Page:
Wednesday, June 12, 2013

young, uncorrupted, useful cats - hazardous to the whole gub'mint lying/cheating game...,

The full powerpoint presentation
WaPo | The closest parallel for Snow­den and Manning may be Daniel Ellsberg, who in 1971 was the New York Times’ and The Washington Post’s source for the Pentagon Papers, a secret assessment of the Vietnam War that eroded the credibility of U.S. government’s more-optimistic public claims about the conflict. Ellsberg in recent days has praised Snowden and described the material Snowden disclosed as more significant than the documents he leaked four decades ago.

There are differences, however. Ellsberg was a senior military analyst working at the Pentagon who had a direct role in drafting the Pentagon Papers. The document was largely a record of U.S. decision-making rather than a blueprint of ongoing operations. Drafts were undoubtedly stored in safes, not on networks where they might be read by low-level employees at distant military or intelligence outposts.

A former senior NSA official recalled procedures in the 1970s that were archaic but secure. “When hot documents would go around they’d be in a double-sealed envelope, and some person would wait while you read it, re-
envelope it and leave,” the former official said. “By contrast, now you bring it up on your computer screen.”

Some U.S. officials question whether there is a generational gap in views on privacy and government transparency. Manning and Snowden, who are in their 20s, grew up with technology and the Internet as fixtures in their lives.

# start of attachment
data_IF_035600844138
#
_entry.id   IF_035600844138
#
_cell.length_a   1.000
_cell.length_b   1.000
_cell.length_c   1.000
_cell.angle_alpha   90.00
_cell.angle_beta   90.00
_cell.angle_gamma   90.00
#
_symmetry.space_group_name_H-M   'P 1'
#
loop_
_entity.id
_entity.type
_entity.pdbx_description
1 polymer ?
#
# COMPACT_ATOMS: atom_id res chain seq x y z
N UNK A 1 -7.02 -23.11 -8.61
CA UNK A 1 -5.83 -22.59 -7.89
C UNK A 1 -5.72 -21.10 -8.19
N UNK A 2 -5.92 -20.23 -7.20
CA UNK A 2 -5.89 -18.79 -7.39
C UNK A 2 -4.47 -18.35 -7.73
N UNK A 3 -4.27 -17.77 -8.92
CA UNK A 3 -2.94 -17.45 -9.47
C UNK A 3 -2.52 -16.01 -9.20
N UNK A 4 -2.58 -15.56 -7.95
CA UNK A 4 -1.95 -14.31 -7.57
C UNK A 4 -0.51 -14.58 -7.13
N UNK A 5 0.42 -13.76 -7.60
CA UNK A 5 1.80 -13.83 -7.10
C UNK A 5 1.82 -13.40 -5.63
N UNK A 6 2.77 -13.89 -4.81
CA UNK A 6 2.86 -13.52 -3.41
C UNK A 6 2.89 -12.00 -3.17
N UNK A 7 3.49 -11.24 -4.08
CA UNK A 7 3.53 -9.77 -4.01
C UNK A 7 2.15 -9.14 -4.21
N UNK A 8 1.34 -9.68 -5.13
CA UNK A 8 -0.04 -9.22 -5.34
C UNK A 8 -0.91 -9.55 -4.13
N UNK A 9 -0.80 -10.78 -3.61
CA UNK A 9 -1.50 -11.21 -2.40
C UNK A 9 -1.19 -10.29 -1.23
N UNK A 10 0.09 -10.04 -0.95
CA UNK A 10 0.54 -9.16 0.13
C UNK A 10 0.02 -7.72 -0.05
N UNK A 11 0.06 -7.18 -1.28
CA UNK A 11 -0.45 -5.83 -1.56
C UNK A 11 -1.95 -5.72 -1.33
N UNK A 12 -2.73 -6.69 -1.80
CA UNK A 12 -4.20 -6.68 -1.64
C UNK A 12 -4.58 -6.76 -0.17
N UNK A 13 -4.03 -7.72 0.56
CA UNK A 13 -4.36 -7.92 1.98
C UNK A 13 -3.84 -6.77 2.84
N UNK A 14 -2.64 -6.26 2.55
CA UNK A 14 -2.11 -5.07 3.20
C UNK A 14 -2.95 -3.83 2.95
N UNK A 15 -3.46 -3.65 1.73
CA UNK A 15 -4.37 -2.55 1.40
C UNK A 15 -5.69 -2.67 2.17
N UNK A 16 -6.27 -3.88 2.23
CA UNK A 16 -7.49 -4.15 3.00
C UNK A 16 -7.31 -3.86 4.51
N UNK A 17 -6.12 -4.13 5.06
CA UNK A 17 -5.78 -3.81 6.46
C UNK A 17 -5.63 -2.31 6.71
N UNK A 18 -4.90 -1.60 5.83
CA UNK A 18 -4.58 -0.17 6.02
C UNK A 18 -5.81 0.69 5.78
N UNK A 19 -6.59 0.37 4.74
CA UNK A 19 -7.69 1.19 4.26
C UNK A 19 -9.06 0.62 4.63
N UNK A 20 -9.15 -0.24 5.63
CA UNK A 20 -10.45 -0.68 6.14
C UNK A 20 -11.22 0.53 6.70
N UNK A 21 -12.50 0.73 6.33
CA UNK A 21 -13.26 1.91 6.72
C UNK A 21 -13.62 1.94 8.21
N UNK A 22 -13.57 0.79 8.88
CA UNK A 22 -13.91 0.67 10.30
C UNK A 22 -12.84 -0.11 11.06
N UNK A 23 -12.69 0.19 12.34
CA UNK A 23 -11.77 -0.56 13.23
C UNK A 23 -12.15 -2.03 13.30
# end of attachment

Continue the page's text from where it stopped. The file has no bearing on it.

“We are recruiting Americans from a culture that has a deeper desire for absolute transparency than any previous cohort of people entering the service,” said Michael V. Hayden, former CIA and NSA director. “They are coming from a culture in which, for many, transparency is an absolute good, and it appears that in these two cases it influenced these people.”

Snowden appears to have left fewer online footprints than many of his generation, with no evidence of Facebook or Twitter accounts. In his comments to The Post, he indicated that was in part because of what he had learned.

The Internet “is a TV that watches you,” he said, a technology “governments are abusing . . . to extend their powers beyond what is necessary and appropriate.”